20100611

The story of the 1950 US soccer team


It goes without saying that defeat for England against the United States when their World Cup campaign kicks off in Rustenburg tomorrow would come as a surprise, although not, of course, on anything like the scale of the 1-0 loss in Belo Horizonte during the 1950 finals in Brazil.

Today, no shock is ever ruled out, but a win for USA then was regarded as not so much unlikely as out of the question.  No photographer captured the winning goal, for example, because all of the snappers sent to cover the contest were positioned behind the American net, expecting a deluge of scoring from the England team.

In the press box, meanwhile, there was only one American journalist, Dent McSkimming from the St Louis Despatch, who funded the trip to Brazil himself after the newspaper declined to pay his passage.  His report was the only one to appear in any major American newspaper.

The match kicked off at 9pm London time and communication was primitive to say the least. When first notification of the 0-1 scoreline arrived in Fleet Street newspaper offices, it was assumed there had been a typographical error in transmission.

Sports desks were understandably preoccupied by the England cricket team's defeat against West Indies at Lord's on the same day -- another seismic shock in that it was the first against that opponent on home soil -- and some papers assumed that the real scoreline from the football match must have been 10-1 or even 11-0, in England's favour.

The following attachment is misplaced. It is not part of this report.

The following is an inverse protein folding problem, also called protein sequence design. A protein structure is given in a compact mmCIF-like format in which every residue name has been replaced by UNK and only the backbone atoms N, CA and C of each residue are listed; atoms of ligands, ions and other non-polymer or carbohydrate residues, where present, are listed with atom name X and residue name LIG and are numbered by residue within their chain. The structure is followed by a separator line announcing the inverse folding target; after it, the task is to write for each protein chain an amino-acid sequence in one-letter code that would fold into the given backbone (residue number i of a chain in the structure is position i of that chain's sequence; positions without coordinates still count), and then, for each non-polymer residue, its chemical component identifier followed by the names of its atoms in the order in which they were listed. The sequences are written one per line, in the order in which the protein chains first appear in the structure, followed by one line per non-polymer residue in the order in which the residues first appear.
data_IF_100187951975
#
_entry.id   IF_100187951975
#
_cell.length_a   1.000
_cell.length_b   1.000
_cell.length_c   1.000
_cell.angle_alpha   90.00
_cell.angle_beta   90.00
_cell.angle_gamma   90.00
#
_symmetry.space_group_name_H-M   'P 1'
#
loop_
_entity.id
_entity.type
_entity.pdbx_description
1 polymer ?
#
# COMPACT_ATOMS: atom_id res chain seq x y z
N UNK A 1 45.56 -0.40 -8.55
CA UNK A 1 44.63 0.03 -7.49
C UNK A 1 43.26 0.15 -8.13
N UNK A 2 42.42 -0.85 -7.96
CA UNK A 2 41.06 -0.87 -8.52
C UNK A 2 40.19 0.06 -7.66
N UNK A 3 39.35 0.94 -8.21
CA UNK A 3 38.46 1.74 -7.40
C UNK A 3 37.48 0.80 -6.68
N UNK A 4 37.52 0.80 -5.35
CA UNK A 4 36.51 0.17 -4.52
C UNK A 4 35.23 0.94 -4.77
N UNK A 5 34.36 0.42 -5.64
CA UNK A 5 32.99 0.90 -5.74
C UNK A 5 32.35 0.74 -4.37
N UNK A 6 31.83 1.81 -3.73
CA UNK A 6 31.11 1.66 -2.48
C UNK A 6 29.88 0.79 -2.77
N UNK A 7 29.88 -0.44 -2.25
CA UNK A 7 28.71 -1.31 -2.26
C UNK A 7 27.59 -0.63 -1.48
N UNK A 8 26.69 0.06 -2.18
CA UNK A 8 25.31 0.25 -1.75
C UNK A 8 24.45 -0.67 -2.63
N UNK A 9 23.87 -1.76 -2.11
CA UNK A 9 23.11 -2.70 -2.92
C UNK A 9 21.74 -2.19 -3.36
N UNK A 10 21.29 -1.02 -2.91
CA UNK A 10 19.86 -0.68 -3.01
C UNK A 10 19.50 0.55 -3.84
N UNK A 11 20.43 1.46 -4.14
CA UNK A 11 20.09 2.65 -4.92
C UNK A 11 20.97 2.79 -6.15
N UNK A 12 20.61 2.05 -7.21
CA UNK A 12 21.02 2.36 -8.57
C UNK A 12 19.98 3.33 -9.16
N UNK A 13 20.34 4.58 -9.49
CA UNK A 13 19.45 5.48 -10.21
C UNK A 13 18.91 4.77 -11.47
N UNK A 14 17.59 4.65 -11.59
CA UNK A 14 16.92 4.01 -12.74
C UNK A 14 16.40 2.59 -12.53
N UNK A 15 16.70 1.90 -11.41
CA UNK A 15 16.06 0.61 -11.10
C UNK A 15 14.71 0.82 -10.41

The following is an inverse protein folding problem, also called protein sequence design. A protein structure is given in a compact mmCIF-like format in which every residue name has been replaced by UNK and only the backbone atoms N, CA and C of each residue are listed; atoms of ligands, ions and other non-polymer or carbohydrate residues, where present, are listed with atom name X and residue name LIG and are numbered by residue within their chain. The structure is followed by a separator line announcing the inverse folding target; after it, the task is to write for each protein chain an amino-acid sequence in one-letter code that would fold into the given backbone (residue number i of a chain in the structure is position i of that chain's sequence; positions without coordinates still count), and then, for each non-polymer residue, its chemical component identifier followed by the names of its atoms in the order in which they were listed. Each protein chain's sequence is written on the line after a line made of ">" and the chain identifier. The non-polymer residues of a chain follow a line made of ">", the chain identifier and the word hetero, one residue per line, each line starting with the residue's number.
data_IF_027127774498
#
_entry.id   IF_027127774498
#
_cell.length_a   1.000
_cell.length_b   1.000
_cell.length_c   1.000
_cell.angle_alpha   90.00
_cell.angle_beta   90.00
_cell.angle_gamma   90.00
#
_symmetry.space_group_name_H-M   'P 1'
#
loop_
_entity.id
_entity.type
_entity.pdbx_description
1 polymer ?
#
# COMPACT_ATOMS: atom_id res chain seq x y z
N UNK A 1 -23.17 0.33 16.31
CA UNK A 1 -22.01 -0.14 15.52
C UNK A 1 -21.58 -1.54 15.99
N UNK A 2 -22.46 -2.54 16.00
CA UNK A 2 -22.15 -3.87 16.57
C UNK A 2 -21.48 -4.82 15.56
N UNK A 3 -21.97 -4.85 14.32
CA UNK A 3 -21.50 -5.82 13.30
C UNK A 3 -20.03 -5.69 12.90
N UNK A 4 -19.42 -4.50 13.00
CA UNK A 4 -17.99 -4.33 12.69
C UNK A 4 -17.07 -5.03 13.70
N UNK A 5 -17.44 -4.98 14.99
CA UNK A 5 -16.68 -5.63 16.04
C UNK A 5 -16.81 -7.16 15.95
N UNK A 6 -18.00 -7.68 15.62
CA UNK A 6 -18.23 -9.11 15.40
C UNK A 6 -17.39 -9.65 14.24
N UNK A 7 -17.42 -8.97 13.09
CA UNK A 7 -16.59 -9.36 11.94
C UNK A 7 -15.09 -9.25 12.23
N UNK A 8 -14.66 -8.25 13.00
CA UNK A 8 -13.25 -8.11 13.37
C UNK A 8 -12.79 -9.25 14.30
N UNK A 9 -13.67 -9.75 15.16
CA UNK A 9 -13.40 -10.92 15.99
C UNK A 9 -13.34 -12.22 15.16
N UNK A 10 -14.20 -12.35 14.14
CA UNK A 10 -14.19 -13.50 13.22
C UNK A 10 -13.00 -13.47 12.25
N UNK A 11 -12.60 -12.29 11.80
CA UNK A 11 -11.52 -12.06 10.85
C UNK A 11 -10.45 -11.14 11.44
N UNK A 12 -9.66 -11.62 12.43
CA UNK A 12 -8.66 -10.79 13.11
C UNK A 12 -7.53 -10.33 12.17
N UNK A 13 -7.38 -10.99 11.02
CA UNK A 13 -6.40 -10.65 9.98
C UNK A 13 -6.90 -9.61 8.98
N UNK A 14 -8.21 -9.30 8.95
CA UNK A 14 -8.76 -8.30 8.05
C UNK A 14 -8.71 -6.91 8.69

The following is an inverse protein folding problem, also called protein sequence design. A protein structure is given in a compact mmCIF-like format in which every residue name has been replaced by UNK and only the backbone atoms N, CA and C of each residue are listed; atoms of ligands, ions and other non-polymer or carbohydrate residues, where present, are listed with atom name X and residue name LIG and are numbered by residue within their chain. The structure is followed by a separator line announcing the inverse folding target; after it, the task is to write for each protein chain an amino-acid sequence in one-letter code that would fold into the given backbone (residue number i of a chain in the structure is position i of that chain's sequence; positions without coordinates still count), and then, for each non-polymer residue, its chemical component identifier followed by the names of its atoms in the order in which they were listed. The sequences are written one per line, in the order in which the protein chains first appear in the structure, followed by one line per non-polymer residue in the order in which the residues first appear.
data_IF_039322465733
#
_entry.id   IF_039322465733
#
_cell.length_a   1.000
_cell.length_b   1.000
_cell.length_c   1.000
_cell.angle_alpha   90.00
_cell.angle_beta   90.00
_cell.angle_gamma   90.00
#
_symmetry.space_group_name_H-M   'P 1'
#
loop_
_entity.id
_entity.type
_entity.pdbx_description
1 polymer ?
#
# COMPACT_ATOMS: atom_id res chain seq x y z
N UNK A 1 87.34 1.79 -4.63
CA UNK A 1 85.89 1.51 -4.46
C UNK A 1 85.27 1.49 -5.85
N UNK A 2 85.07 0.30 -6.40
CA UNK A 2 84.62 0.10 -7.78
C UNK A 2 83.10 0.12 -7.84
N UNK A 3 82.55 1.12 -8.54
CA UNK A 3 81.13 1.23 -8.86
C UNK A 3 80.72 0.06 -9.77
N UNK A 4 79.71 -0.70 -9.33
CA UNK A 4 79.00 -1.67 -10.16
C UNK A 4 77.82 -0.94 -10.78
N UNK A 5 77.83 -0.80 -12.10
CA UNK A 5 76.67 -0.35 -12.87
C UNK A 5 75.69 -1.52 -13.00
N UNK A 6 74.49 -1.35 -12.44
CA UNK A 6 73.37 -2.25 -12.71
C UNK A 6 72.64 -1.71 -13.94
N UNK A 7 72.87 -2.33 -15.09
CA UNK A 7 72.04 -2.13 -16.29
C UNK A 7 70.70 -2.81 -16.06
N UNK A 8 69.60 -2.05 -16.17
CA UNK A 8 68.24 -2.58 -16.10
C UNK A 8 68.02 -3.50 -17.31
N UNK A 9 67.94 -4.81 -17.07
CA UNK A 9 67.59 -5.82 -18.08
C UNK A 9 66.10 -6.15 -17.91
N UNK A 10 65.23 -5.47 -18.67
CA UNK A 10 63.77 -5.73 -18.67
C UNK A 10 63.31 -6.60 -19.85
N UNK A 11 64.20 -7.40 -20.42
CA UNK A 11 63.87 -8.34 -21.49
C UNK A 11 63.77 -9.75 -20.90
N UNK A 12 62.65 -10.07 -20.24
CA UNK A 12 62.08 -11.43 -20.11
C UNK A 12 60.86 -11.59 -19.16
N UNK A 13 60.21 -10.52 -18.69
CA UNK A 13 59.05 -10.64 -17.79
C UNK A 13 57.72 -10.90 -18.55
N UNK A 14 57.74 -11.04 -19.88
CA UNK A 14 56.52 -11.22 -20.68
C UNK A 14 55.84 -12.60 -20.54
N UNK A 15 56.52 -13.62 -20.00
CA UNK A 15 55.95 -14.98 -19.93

The American team had been assembled mostly from semi-professional players who supported their families through other jobs.  Some were drafted in at the last moment and the group had not trained together until the day before they left for Brazil.  Joe Gaetjens, the mature student from Columbia University who was to score the winning goal in Belo Horizonte, was not even a US citizen, being born in Haiti, but was allowed to play because he had declared his intention to become a US citizen.

In the event, he never did attain citizenship and was assumed to have died in prison in Haiti in the mid-60s, having been arrested by the regime of Francois "Papa Doc" Duvalier because of his familial association, through a number of brothers, with a group of Haitian exiles in the Domican Republic who were planning a coup.

His story and that of the other members of the United States team were told by the American author Geoffrey Douglas, in a 1996 book The Game of Their Lives: The Untold Story of the World Cup's Biggest Upset, which was reissued in paperback in 2005.

The book is sketchy on football but offers an intriguing picture of life in America in the late 1940s through the eyes of first-generation sons of immigrants, particularly in the area around St Louis, where soccer enjoyed particular popularity.

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